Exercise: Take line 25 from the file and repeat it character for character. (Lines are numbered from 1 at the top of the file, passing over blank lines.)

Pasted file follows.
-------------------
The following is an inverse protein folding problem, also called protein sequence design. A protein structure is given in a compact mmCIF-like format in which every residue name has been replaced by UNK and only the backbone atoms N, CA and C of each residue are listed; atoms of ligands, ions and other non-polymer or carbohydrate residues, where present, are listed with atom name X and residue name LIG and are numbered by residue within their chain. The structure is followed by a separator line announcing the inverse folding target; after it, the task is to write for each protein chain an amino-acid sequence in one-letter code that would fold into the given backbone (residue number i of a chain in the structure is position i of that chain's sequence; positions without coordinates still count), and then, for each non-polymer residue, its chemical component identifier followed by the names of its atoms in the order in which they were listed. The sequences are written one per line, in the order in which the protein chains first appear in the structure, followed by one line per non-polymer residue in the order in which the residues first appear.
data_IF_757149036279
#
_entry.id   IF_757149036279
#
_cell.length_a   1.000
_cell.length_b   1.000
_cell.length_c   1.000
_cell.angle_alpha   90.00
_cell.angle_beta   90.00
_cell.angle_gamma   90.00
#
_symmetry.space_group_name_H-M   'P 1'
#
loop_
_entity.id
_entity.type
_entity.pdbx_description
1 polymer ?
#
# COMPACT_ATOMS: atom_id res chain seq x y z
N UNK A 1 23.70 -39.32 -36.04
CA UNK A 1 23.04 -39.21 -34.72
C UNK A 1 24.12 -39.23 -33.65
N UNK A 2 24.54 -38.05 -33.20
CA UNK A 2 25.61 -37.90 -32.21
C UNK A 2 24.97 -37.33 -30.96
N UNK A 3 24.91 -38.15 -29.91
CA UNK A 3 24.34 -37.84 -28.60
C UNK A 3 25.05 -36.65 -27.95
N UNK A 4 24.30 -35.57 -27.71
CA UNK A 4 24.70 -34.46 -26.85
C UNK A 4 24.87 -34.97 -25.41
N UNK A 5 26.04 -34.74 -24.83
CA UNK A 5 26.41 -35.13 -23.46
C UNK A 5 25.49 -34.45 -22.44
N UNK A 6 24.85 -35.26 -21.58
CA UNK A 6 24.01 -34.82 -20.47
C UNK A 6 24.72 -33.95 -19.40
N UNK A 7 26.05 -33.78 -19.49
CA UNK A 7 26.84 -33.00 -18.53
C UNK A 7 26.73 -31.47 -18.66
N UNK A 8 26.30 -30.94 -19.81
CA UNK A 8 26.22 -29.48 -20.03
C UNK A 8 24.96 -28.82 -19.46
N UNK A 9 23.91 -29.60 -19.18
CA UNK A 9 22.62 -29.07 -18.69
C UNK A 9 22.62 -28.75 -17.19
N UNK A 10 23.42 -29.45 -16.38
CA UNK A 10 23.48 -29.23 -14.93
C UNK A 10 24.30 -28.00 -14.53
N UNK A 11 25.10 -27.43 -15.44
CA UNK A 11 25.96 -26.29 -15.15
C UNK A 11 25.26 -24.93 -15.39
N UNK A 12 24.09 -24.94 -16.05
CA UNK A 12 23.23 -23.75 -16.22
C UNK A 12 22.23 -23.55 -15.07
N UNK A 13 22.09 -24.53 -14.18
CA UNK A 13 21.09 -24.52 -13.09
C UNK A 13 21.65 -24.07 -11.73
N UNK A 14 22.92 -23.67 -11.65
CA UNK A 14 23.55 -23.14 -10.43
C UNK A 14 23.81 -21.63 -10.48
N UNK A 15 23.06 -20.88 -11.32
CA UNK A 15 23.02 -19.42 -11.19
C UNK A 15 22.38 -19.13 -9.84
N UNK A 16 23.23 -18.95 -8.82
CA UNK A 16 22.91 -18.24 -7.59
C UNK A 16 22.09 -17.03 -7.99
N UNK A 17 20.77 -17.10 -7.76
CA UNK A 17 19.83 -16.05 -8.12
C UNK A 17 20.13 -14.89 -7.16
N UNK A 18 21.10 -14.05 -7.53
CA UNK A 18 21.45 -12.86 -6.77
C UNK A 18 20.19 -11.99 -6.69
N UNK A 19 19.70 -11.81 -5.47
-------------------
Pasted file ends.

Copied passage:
N UNK A 2 24.54 -38.05 -33.20